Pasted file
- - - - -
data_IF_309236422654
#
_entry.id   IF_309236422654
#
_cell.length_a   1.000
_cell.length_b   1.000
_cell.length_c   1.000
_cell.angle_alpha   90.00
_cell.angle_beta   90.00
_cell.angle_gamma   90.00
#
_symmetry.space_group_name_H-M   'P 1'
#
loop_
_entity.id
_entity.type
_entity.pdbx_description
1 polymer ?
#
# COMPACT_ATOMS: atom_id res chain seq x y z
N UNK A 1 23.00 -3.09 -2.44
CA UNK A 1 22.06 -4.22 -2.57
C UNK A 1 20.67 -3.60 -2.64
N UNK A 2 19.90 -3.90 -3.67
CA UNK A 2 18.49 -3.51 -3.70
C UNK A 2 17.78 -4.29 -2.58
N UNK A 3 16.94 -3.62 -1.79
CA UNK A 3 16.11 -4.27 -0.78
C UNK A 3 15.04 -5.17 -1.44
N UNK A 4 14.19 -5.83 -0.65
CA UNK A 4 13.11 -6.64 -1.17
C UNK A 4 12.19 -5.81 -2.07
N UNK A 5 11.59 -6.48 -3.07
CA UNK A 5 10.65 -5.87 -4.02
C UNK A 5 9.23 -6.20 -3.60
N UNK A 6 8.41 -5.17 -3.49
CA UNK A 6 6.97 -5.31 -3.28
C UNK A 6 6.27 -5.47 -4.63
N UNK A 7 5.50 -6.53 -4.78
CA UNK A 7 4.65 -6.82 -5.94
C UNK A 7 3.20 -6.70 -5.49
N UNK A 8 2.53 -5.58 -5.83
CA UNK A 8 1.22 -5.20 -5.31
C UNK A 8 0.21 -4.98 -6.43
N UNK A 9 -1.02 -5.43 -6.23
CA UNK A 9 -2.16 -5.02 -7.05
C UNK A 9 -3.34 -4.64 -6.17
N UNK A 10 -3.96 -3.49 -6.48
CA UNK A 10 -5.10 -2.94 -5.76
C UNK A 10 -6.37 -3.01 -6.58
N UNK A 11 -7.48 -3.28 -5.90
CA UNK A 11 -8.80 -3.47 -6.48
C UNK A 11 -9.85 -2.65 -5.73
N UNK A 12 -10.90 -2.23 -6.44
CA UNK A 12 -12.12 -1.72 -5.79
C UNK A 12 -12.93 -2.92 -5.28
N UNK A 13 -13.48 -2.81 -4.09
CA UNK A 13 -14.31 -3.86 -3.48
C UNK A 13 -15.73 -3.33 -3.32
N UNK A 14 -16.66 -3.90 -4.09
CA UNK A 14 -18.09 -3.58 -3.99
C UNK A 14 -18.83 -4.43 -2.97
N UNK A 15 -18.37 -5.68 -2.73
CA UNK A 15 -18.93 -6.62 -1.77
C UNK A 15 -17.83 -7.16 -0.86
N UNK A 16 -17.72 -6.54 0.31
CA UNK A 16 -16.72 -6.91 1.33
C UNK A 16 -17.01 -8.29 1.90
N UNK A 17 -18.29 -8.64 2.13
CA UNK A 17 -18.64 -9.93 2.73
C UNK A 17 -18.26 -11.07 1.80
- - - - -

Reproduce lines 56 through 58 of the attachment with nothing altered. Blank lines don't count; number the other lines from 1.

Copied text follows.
C UNK A 12 -12.93 -2.92 -5.28
N UNK A 13 -13.48 -2.81 -4.09
CA UNK A 13 -14.31 -3.86 -3.48